overload resolution / integral promotion / standard

Discussion in 'C++' started by Alexander Stippler, Oct 29, 2003.

  1. Hi,

    I have got a question concerning the overload resolution rules of C++ and
    enumeration types. The following little test program illustrates the
    situation:

    enum { red, green, blue };


    template <class A, class B>
    A
    operator+(const A &a, const B& b)
    {
    return a;
    }


    int
    main()
    {
    int i = 0;
    i = i + green;

    return 0;
    }


    The code does not really make much sense, but illustrates my problem: I
    would never have guessed that every compiler I tried uses the template
    operator+ instead of a builtin +.
    IMO the compiler has to prefer the builtin + according to the standard:

    1) both the user-defined + and the builtin + are in the candidate set.
    [13.3.1/13.3.2] and [13.6.2/13.6.12].
    2) both are viable.
    3) but the built-in + is better [13.3.3].

    By the way, I have neglected the fact, that the enum is an unnamed type, so
    that the compiler should not choose the template version anyway (or should
    it?)

    Are my considerations wrong or the compilers (gcc3.3, como4.3, icc7.01)?

    regards,
    alex
    Alexander Stippler, Oct 29, 2003
    #1
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  2. Alexander Stippler wrote in news:-ulm.de:

    > Hi,
    >
    > I have got a question concerning the overload resolution rules of C++
    > and enumeration types. The following little test program illustrates
    > the situation:
    >
    > enum { red, green, blue };
    >
    >
    > template <class A, class B>
    > A
    >operator+(const A &a, const B& b)
    > {
    > return a;
    > }
    >
    >
    > int
    > main()
    > {
    > int i = 0;
    > i = i + green;
    >
    > return 0;
    > }
    >
    >
    > The code does not really make much sense, but illustrates my problem:
    > I would never have guessed that every compiler I tried uses the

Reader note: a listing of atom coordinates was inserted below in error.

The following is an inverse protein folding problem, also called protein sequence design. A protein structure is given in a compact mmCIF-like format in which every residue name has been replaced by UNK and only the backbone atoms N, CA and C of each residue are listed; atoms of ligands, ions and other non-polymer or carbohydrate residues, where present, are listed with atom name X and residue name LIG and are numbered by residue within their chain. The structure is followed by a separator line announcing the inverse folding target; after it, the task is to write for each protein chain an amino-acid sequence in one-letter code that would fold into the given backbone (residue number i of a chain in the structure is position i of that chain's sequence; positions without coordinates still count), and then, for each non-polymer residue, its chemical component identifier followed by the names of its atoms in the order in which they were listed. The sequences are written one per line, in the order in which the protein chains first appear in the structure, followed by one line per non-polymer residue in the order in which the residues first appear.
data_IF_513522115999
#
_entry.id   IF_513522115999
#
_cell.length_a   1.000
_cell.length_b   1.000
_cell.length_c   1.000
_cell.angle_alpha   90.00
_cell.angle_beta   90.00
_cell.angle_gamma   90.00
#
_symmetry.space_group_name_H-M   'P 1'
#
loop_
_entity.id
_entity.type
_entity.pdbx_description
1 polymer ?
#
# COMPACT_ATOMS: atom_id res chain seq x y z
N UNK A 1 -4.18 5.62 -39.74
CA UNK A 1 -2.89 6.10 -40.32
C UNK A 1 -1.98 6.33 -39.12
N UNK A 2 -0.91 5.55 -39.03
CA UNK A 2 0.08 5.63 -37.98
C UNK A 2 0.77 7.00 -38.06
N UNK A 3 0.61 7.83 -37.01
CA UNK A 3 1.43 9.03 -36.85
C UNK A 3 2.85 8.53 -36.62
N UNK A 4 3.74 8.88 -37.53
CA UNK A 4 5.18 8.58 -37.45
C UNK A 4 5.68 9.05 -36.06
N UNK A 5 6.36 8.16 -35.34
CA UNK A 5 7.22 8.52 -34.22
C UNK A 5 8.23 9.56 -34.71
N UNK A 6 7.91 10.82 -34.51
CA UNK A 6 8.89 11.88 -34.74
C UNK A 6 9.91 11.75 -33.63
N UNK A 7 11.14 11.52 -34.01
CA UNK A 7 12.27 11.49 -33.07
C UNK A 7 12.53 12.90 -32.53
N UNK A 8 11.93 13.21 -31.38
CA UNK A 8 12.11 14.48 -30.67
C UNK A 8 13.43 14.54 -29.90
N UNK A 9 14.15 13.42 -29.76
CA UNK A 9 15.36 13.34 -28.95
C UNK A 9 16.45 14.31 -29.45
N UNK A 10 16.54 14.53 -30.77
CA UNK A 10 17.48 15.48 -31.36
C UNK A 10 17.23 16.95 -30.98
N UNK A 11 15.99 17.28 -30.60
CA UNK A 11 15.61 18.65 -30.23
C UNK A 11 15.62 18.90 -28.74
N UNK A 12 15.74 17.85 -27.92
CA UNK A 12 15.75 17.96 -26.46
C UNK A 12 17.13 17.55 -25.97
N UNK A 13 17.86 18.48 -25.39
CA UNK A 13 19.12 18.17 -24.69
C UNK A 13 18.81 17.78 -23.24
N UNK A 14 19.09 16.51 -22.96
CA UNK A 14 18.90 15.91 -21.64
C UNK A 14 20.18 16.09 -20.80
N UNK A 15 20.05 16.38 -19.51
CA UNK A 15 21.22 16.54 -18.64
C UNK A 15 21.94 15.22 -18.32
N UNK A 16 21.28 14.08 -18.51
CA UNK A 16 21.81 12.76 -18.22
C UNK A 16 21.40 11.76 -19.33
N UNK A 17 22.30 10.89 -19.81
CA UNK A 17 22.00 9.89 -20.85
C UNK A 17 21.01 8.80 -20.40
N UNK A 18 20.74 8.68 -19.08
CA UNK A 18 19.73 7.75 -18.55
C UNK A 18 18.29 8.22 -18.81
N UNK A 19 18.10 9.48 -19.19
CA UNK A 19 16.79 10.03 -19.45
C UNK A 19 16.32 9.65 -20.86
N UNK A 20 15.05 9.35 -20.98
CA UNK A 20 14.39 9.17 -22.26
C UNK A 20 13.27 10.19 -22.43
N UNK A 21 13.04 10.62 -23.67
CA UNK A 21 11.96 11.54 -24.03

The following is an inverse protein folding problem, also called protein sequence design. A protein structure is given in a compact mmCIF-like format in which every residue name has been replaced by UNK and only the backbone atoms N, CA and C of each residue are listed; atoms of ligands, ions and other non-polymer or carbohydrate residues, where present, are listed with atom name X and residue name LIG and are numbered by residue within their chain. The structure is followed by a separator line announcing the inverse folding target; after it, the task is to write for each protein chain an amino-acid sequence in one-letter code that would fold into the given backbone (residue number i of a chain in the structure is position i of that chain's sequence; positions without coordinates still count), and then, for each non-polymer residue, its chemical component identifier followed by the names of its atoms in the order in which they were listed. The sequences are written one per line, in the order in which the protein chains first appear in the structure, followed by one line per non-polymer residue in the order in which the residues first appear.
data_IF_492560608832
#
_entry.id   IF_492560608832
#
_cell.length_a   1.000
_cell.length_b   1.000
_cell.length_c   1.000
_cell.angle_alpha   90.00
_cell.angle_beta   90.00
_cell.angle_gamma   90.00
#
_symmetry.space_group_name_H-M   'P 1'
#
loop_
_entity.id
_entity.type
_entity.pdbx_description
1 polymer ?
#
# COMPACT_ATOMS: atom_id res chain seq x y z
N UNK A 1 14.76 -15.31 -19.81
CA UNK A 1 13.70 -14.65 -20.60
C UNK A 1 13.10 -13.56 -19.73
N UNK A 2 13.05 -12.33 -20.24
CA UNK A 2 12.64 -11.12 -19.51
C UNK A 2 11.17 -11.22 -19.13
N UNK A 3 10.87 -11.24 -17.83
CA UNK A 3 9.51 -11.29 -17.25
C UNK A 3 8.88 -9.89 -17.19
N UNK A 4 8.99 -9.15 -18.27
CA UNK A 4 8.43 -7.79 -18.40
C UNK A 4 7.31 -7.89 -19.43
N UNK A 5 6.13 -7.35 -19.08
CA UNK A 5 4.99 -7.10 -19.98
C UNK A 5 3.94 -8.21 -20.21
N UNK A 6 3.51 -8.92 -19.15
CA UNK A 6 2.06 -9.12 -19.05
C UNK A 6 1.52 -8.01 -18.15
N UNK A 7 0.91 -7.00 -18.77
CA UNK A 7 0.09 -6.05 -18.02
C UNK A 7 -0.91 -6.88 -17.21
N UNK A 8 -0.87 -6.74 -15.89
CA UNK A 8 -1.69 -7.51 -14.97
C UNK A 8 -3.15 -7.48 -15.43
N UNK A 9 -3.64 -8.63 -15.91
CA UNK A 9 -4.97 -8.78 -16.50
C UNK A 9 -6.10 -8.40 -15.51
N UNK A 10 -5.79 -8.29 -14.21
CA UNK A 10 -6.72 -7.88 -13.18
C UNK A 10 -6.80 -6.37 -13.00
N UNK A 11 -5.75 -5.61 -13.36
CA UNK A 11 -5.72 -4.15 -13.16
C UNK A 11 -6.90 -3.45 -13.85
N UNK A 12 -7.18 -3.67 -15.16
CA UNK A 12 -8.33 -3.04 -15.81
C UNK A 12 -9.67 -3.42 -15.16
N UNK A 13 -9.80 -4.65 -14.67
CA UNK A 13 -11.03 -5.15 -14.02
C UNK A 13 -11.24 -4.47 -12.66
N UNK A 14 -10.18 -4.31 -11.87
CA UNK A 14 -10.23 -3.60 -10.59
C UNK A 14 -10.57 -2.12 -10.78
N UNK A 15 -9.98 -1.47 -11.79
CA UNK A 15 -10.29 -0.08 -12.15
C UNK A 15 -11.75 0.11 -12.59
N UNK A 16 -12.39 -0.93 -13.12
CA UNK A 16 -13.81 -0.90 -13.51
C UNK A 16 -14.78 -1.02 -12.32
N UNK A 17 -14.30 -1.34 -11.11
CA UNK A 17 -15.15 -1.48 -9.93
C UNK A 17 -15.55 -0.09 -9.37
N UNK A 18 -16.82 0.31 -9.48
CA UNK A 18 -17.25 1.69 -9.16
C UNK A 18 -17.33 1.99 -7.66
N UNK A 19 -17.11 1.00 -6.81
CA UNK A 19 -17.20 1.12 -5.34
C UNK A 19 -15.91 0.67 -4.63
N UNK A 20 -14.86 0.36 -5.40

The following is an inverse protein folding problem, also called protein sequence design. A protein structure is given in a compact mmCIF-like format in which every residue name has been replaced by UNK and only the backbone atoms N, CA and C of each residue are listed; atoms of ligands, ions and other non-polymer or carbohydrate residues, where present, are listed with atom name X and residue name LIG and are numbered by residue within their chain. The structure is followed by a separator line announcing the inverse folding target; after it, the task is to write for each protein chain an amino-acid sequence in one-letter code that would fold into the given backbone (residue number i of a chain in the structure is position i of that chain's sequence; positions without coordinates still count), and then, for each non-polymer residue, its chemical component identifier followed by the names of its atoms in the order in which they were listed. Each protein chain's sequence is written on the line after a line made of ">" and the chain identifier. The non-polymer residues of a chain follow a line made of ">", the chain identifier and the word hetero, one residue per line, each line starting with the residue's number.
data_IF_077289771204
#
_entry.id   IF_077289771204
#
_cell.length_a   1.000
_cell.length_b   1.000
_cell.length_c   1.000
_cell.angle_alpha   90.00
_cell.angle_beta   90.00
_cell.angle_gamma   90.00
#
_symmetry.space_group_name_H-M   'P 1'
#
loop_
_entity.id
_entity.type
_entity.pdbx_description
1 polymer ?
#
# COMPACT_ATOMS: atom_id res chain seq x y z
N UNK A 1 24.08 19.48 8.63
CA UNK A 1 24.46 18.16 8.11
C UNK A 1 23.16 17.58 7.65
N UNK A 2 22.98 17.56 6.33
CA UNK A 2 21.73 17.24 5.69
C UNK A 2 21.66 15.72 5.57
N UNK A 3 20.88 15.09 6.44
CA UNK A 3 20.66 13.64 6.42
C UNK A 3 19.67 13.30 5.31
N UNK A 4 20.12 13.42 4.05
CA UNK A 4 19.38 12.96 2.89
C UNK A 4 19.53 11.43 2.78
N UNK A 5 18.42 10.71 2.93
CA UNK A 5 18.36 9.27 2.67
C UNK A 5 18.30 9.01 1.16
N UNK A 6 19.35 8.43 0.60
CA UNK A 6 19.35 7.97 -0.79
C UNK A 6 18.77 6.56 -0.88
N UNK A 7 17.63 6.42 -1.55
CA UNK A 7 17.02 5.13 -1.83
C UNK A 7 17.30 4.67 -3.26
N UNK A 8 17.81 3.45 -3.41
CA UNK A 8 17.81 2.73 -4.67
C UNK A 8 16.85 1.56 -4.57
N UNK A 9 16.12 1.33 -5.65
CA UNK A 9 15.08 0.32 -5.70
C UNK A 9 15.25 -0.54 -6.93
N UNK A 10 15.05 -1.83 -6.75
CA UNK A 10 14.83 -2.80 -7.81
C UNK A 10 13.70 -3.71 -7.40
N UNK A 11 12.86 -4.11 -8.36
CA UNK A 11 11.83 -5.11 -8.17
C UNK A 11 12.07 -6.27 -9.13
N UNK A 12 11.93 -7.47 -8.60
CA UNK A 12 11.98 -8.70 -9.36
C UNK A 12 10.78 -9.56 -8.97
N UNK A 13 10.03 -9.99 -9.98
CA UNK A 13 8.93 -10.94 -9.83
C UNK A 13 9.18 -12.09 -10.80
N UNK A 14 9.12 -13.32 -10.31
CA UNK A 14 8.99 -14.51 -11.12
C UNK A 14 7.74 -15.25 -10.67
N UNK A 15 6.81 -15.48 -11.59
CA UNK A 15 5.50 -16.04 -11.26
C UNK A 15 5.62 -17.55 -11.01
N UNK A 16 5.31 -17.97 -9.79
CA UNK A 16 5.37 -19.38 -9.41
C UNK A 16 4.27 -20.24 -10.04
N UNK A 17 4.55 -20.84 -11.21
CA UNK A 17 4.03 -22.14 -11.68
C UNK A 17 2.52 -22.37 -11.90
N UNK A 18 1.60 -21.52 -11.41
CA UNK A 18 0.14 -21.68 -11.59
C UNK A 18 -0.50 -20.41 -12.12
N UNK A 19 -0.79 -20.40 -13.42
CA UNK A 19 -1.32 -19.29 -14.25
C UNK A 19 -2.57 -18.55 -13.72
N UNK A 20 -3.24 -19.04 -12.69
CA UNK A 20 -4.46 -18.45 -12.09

> template
    >operator+ instead of a builtin +.
    > IMO the compiler has to prefer the builtin + according to the
    > standard:
    >
    > 1) both the user-defined + and the builtin + are in the candidate set.
    > [13.3.1/13.3.2] and [13.6.2/13.6.12].
    > 2) both are viable.
    > 3) but the built-in + is better [13.3.3].


    Well the builtin requires an extra conversion enum to int. Note that
    argument conversion sequences are considered before other rules,
    for instance the "prefere non-template over template" rule.

    >
    > By the way, I have neglected the fact, that the enum is an unnamed
    > type, so that the compiler should not choose the template version
    > anyway (or should it?)
    >


    I've read this argument before, though I've never read of a compiler
    that actually doesn't treat unnamed enum's as though they have a
    type-name.

    Ok just found one:

    enum { red, green, blue };

    template <class A, class B>
    A operator+(const A &a, const B& b)
    {
    return a;
    }

    struct Dumby {};

    Dumby operator + ( Dumby const &, int );

    int main()
    {
    Dumby i;
    i = i + green;

    return 0;
    }

    "sourceFile.cpp", line 17: error:
    a template argument may not reference an unnamed type
    i = i + green;
    ^
    The compiler is at http://www.dinkumware.com/exam/dinkumExam.aspx

    It gives:

    "sourceFile.cpp", line 13: error:
    identifier "green" is undefined
    i = i + green;
    ^

    for your original code.

    I don't know what EDG version this is. So I've now idea if its more
    recient than the como compiler you tried.

    Clearly the compiler doesn't consider SFINAE to apply, I would
    hazard a guess that this is an illegal substitution not a
    "Substitution Failure", hence it doesn't select the builtin op +
    anyway.

    Rob.
    --
    http://www.victim-prime.dsl.pipex.com/
    Rob Williscroft, Oct 29, 2003
    #2
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  3. Rolf Magnus wrote in news:bno9fc$sf5$07$-online.com:

    >> By the way, I have neglected the fact, that the enum is an unnamed
    >> type, so that the compiler should not choose the template version
    >> anyway (or should it?)

    >
    > Why should there be any difference between a named and an unnamed enum
    > type?
    >


    IIUC because it needs a name with external linkage to base the
    external-linkage name it's going to give to the instantiated
    operator + < A, <unnamed-type> >( A const &, <unnamed-type> const &).

    Rob.
    --
    http://www.victim-prime.dsl.pipex.com/
    Rob Williscroft, Oct 29, 2003
    #3
  4. Rob Williscroft wrote:


    >>
    >> enum { red, green, blue };
    >>
    >>
    >> template <class A, class B>
    >> A
    >>operator+(const A &a, const B& b)
    >> {
    >> return a;
    >> }
    >>
    >>
    >> int
    >> main()
    >> {
    >> int i = 0;
    >> i = i + green;
    >>
    >> return 0;
    >> }
    >>
    >>


    >
    > Well the builtin requires an extra conversion enum to int. Note that
    > argument conversion sequences are considered before other rules,